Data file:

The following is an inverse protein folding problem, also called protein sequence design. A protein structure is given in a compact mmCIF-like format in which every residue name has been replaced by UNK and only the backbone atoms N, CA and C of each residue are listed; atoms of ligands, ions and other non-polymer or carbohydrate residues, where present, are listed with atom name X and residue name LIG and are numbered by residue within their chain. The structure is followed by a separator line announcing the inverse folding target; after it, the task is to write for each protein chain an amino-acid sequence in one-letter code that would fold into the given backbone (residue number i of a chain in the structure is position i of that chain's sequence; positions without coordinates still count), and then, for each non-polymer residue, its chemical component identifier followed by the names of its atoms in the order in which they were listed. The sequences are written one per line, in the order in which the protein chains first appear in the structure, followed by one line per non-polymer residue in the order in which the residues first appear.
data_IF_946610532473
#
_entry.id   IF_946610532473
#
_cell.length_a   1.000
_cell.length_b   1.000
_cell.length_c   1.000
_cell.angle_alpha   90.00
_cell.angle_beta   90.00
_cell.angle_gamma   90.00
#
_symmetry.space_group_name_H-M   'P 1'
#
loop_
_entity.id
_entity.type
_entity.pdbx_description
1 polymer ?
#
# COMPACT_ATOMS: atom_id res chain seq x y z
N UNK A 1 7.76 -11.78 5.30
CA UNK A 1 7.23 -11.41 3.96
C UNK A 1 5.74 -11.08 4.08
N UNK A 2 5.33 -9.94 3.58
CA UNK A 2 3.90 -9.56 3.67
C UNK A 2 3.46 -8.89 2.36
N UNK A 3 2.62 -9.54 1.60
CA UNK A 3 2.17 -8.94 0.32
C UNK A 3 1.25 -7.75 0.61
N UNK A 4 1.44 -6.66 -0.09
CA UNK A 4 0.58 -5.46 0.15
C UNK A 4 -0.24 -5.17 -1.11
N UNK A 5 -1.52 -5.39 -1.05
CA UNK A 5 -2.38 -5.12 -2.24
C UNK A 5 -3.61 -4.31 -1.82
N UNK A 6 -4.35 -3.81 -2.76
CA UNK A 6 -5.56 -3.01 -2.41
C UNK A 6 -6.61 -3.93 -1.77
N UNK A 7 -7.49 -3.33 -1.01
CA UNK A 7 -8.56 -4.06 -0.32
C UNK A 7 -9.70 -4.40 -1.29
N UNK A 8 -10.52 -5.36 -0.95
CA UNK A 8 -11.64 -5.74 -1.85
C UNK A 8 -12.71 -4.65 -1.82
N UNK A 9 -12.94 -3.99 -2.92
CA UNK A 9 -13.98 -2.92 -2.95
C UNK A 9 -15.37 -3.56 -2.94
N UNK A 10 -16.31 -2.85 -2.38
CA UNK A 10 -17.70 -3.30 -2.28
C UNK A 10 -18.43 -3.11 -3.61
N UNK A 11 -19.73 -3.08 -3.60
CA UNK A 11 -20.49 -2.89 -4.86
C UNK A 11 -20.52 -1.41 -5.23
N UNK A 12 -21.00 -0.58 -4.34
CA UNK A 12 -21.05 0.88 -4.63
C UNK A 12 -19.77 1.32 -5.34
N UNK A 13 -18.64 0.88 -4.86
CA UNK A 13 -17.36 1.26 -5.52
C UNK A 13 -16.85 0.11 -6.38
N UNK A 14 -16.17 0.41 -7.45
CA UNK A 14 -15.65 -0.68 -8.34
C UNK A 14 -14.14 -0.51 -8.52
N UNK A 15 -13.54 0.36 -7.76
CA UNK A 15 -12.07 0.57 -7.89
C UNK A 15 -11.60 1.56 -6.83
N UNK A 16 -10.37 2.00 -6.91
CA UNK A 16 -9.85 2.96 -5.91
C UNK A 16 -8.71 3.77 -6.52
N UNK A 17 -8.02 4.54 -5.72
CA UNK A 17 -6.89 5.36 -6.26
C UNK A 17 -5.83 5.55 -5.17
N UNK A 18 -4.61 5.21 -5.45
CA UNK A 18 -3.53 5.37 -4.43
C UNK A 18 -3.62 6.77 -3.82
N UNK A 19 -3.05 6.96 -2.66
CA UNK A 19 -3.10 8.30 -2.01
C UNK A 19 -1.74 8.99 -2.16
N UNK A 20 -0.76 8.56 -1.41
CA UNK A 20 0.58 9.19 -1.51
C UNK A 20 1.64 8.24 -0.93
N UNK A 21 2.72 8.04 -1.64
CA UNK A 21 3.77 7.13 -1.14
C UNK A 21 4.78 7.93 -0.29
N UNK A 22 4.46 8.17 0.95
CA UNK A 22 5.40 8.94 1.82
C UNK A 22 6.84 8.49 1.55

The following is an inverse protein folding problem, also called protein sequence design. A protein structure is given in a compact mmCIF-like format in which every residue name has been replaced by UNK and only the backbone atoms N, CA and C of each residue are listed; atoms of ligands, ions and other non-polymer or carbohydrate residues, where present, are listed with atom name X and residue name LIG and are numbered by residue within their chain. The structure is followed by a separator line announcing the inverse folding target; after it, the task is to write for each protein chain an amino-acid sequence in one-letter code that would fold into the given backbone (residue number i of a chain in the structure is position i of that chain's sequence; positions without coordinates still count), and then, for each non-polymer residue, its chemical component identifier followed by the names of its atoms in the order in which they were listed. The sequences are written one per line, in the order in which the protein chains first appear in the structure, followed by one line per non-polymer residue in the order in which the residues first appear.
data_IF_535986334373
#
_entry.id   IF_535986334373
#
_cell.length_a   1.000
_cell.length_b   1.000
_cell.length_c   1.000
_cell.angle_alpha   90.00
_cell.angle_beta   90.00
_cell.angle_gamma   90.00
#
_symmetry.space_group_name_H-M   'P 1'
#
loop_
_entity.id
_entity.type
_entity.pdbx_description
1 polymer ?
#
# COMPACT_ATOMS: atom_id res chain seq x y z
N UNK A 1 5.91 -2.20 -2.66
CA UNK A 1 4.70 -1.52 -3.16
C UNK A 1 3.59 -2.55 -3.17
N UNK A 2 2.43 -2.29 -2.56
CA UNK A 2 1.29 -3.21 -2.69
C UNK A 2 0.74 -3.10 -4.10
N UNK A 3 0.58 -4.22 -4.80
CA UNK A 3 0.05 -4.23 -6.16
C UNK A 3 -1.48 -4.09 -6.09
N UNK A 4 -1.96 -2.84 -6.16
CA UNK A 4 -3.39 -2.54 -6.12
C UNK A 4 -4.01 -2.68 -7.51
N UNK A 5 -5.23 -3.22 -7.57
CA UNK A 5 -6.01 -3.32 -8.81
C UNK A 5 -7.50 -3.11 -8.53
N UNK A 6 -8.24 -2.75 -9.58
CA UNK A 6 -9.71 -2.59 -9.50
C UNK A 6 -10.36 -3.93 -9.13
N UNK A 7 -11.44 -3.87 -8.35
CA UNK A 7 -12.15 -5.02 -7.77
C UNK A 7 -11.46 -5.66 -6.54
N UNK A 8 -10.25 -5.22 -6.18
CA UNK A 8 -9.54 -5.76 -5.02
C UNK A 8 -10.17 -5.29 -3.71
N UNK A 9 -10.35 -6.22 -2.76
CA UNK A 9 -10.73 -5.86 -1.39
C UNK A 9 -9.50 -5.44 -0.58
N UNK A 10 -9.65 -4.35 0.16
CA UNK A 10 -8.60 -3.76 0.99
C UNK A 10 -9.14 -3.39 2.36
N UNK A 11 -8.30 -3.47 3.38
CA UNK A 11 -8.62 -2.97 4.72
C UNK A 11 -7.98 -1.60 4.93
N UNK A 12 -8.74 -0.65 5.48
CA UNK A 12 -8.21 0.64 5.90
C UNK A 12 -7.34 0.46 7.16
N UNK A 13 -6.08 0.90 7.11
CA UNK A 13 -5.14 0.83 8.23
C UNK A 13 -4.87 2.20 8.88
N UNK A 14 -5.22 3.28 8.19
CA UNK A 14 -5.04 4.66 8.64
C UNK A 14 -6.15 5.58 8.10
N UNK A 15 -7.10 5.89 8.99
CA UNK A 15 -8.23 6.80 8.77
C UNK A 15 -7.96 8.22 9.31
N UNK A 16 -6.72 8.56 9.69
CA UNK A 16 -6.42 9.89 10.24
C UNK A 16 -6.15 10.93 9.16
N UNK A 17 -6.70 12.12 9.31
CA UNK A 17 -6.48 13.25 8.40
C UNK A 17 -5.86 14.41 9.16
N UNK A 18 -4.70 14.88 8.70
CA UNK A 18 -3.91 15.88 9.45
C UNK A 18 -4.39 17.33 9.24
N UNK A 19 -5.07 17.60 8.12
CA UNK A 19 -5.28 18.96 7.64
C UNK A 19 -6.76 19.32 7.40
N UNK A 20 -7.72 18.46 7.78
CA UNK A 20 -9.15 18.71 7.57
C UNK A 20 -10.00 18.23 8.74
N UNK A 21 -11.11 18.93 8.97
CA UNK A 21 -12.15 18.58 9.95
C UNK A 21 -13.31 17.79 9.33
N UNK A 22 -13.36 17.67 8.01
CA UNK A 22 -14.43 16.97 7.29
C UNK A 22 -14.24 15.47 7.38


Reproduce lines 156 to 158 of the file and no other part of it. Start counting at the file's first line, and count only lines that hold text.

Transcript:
C UNK A 16 -6.15 10.93 9.16
N UNK A 17 -6.70 12.12 9.31
CA UNK A 17 -6.48 13.25 8.40